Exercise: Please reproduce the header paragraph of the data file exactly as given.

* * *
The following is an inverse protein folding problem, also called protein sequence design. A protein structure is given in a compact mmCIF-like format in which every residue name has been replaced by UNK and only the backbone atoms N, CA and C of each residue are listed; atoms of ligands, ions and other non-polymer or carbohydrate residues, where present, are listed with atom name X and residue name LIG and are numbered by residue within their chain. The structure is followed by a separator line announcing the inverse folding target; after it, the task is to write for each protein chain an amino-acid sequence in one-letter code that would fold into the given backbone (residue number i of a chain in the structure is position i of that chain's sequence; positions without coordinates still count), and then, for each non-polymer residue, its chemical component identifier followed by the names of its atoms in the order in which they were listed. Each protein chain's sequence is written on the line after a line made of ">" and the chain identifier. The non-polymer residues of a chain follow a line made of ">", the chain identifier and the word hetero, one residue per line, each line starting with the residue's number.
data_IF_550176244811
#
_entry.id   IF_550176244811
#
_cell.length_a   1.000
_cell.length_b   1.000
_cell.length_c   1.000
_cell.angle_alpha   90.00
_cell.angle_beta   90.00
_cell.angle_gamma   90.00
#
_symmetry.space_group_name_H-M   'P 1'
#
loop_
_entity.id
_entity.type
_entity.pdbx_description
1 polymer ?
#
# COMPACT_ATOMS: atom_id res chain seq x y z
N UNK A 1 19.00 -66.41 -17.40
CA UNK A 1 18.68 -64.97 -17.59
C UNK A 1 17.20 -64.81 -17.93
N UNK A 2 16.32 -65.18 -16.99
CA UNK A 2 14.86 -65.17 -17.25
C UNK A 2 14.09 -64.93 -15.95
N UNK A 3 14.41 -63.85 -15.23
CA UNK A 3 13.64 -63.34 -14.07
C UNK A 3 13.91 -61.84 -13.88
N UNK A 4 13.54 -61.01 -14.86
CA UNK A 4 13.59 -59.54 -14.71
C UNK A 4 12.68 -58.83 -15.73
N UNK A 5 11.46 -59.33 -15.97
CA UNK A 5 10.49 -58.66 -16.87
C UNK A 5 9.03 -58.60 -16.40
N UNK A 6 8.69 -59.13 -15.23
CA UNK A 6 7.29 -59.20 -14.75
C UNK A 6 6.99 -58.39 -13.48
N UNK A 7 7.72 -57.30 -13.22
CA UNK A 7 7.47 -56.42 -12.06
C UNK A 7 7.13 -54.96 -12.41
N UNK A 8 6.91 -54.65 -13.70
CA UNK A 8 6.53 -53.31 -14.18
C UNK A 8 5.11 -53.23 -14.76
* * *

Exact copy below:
The following is an inverse protein folding problem, also called protein sequence design. A protein structure is given in a compact mmCIF-like format in which every residue name has been replaced by UNK and only the backbone atoms N, CA and C of each residue are listed; atoms of ligands, ions and other non-polymer or carbohydrate residues, where present, are listed with atom name X and residue name LIG and are numbered by residue within their chain. The structure is followed by a separator line announcing the inverse folding target; after it, the task is to write for each protein chain an amino-acid sequence in one-letter code that would fold into the given backbone (residue number i of a chain in the structure is position i of that chain's sequence; positions without coordinates still count), and then, for each non-polymer residue, its chemical component identifier followed by the names of its atoms in the order in which they were listed. Each protein chain's sequence is written on the line after a line made of ">" and the chain identifier. The non-polymer residues of a chain follow a line made of ">", the chain identifier and the word hetero, one residue per line, each line starting with the residue's number.